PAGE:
What is Lantus?
Lantus is a man-made form of a hormone (insulin) that is produced in the body. Insulin is a hormone that works by lowering levels of glucose (sugar) in the blood. Insulin glargine is a long-acting insulin that starts to work several hours after injection and keeps working evenly for 24 hours.
Lantus is used to improve blood sugar control in adults and children with diabetes mellitus.
Lantus is for use in adults with type 1 or type 2 diabetes, and in children at least 6 years old with type 1 diabetes.
For type 1 diabetes, Lantus is used together with a short-acting insulin given before meals.
Some brands of insulin glargine are for use only in adults. Carefully follow all instructions for the brand of insulin glargine you are using.
You should not use Lantus if you are having an episode of hypoglycemia (low blood sugar), or if you are in a state of diabetic ketoacidosis (call your doctor for treatment).
Never share a Lantus SoloStar pen or cartridge with another person. Sharing injection pens or cartridges can allow disease such as hepatitis or HIV to pass from one person to another.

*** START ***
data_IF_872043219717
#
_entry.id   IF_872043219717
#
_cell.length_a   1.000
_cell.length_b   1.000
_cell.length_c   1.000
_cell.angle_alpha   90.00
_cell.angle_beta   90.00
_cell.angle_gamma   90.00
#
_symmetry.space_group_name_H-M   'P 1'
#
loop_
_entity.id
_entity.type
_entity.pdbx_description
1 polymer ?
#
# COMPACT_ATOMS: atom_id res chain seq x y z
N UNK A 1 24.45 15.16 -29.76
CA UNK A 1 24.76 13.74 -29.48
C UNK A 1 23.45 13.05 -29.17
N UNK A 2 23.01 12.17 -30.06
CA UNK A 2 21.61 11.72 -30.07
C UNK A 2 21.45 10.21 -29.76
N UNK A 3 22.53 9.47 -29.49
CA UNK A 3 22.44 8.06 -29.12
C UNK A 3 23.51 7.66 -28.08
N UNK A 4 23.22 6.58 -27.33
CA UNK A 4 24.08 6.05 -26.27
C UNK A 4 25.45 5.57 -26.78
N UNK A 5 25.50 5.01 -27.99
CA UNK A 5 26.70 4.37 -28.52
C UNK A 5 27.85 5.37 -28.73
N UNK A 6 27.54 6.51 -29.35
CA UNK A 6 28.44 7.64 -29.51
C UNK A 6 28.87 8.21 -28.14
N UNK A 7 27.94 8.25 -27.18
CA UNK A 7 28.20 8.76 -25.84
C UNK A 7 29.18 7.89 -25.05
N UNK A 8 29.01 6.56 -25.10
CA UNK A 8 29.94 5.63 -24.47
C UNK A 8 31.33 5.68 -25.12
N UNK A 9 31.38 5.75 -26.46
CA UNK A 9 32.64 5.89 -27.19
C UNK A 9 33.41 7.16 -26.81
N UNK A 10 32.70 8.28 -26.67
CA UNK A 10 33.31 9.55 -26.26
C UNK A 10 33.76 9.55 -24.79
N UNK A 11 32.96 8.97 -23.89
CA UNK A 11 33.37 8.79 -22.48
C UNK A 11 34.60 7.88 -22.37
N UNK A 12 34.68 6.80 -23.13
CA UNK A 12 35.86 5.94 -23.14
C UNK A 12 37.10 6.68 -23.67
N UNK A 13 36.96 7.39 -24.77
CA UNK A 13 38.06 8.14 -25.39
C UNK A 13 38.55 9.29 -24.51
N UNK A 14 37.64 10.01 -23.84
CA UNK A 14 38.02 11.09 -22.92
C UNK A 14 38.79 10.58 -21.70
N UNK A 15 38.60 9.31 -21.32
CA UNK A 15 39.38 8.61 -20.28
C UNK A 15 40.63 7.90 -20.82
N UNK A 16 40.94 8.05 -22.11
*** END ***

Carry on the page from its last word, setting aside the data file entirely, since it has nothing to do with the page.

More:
Not all insulin glargine brands are equal in dosing. Follow your doctor’s instructions when changing from one brand to another. If there are any changes in the brand, strength, or type of insulin you use, your dosage needs may change.
Lantus is only part of a complete program of treatment that may also include diet, exercise, weight control, foot care, eye care, dental care, and testing your blood sugar. Follow your diet, medication, and exercise routines very closely. Changing any of these factors can affect your blood sugar levels.
Before taking this medicine
Lantus is not approved for use by anyone younger than 6 years old, and some brands are for use only in adults. Do not use this medicine to treat type 2 diabetes in a child of any age.
To make sure Lantus is safe for you, tell your doctor if you have:
liver or kidney disease; or
heart failure or other heart problems.
Tell your doctor if you also take pioglitazone or rosiglitazone (sometimes contained in combinations with glimepiride or metformin). Taking certain oral diabetes medicines while you are using insulin may increase your risk of serious heart problems.
Tell your doctor if you are pregnant or breastfeeding.
Follow your doctor's instructions about using this medicine if you are pregnant or you become pregnant. Controlling diabetes is very important during pregnancy.
How should I use Lantus?